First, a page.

Early this past Friday, the 13th if you’re superstitious, Mickey Donahoo and I took off for his hunting lease, a 4, hour drive from Goldthwaite, with the objective of bagging a javelina, or collared peccary, Pecari tajaca and a feral pig. The lease is situated 15 miles off the beaten track between Sonora and Ozona and it’s nearly 4,000 acres of rough and tumble, west Texas, including lots of rocks, is a beautiful place! A little after 11:00 AM we arrived at this “oasis” in the desert, 2 cabins and a quite livable, old ranch house, where we stayed for the next 2 days.
Finishing the chores, filling the corn/protein feeders and resetting the feeder timers, Mickey cut them back to one second’s worth of corn and protein cubes at 7:00 AM. After a quick lunch that we finished at 3:00 PM, we were headed out into a big flat, to a blind, feeder combination to await a hoped for javelina, when we rounded a corner and by a water trough, (like my old one, see my post “[The Water Trough], September 15, 2011”), were 43 turkeys. Here’s a shot of the water trough, with 10 of the big birds, they were spread out way too far for a wide angle “shot”, so I got the next one of 13 more, then they flushed, almost like a covey of quail.
Arrival at the blind was anticlimactic, especially looking at the crude structure pictured, it was near falling down, in fact I told Mickey, “I don’t think the blind’s floor would hold the both of us, 200 pounders!” We took along an old tarp for a little head covering, draped it over the blind and awaited the “hoped for” javelina. The feeder went off and during its process, out walked a javelina, a good sized one that we weighed later at 45 pounds and I shot it, possibly the shortest javelina hunt on record! We took these pictures and a close up of the animal’s tusks.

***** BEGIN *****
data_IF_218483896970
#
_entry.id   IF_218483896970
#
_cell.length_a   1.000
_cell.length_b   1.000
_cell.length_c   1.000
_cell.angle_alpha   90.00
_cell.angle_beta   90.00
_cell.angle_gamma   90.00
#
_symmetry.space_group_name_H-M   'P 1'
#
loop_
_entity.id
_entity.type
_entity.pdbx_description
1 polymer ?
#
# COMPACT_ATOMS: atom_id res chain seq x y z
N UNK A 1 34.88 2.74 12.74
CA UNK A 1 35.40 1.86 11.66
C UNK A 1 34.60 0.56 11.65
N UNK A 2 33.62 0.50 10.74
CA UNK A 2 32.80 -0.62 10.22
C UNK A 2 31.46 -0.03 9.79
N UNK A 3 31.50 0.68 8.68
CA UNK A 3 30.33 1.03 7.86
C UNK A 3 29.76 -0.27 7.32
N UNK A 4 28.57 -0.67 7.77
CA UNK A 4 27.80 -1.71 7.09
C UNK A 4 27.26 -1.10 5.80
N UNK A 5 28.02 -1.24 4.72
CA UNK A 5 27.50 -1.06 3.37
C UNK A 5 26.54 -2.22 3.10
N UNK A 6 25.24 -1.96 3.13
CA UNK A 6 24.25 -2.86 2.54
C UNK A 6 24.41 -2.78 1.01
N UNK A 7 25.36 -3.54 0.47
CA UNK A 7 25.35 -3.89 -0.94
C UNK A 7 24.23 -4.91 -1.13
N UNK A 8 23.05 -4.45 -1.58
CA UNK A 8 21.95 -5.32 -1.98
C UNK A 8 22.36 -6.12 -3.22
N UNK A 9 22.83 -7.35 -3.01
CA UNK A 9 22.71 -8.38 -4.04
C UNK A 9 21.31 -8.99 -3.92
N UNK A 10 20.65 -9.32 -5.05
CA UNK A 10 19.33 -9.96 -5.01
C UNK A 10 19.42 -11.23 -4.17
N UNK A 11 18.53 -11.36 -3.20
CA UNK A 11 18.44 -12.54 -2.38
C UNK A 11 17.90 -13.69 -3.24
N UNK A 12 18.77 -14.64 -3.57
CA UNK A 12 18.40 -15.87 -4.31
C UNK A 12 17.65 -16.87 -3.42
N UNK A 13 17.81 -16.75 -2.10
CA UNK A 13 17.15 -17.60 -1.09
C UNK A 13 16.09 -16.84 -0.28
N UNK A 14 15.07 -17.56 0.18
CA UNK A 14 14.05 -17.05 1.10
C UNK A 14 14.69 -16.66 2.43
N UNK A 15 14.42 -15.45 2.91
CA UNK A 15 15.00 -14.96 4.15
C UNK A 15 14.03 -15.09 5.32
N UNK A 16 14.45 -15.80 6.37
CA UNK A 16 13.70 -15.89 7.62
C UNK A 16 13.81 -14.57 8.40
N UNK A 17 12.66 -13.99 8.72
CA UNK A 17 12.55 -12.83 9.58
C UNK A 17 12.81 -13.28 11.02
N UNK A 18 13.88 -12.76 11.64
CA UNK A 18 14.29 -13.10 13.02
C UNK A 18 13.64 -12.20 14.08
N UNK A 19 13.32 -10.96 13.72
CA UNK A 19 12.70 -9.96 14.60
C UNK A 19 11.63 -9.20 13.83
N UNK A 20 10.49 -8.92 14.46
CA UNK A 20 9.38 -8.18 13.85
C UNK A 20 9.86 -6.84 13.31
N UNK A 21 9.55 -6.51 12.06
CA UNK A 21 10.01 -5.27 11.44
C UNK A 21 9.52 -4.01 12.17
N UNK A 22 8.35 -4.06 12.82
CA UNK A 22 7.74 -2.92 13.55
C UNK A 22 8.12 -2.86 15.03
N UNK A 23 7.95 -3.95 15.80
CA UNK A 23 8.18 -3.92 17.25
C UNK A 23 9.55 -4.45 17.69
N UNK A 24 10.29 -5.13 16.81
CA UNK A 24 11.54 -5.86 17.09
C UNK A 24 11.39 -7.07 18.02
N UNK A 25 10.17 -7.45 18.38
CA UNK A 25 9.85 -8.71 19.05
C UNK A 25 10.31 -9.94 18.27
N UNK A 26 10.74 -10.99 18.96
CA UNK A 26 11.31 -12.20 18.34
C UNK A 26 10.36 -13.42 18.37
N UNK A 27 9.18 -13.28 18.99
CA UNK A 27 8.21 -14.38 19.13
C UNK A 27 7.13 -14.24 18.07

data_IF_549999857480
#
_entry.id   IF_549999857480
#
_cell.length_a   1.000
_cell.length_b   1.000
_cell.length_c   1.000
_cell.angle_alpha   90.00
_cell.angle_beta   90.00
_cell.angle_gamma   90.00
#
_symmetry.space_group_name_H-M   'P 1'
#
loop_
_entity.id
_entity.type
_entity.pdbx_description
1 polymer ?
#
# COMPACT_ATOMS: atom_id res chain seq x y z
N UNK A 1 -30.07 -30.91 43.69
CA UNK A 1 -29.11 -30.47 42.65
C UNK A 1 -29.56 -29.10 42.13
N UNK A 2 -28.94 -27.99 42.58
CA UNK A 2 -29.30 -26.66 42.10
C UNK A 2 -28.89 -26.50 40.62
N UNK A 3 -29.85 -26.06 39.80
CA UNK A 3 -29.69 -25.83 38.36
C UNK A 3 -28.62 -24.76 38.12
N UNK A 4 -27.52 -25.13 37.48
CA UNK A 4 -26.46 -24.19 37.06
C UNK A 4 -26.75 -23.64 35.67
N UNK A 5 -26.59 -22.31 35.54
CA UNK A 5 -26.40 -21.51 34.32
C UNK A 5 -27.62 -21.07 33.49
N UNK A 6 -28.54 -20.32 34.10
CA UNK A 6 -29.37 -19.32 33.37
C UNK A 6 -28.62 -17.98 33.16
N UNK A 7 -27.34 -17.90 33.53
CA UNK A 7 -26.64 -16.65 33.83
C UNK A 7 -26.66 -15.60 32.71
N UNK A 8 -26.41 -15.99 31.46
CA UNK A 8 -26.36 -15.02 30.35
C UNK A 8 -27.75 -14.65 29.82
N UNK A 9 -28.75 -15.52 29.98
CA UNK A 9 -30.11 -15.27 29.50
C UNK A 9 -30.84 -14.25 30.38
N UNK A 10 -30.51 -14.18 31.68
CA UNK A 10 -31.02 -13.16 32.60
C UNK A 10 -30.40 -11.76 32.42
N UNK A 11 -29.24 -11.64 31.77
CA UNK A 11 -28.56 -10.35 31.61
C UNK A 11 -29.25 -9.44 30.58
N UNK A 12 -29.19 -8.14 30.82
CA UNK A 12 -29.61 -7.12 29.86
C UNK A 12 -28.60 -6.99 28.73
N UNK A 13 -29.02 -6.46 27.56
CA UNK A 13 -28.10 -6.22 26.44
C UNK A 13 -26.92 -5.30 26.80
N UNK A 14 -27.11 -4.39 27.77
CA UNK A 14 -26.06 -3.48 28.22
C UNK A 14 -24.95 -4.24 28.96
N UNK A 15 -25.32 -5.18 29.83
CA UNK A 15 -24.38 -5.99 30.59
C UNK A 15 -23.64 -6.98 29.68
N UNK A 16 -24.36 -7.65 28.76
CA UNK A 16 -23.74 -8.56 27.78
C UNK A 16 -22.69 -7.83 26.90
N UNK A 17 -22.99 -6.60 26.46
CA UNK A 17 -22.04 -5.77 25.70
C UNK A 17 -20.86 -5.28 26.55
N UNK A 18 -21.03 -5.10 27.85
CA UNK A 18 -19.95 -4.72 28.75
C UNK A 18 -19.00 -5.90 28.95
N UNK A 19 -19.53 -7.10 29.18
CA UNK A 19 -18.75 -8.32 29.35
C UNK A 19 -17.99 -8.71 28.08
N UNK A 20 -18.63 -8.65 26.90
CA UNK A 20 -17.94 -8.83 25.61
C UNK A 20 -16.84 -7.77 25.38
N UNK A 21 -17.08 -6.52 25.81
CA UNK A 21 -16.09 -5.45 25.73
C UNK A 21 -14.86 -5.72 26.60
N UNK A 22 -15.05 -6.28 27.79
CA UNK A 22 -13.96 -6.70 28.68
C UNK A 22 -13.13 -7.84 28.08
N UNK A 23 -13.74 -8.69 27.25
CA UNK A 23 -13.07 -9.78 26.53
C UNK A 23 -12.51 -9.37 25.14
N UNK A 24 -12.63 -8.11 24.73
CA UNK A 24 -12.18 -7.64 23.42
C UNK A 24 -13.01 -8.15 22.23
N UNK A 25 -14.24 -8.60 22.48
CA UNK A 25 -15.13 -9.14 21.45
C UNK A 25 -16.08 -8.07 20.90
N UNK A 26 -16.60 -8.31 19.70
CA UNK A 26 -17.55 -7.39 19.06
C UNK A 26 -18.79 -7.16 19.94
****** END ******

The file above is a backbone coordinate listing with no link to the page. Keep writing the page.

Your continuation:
Not 15 minutes later, out walked more javelina, big ones and little ones rooting around for the corn and protein. We didn’t notice anything about the food being thrown by the feeder, but as we were leaving, we found a dog chow sack on a 4 wheeler suspiciously owned by the owner of the blind we used. The picture shows 5.
The next morning, up before the sun, with the temp at 24, we bundled up and headed out in the other direction, to the top of the flat mountain for a go with the feral pigs. My blind was the most spacious and comfortable one that I had ever used, a true pleasure, but these super digs, including the rooting around the feeder, didn’t yield a feral pig.
One for two isn’t bad anyway and the javelina’s back strap will be wonderful, grilled with bacon and jalapenos!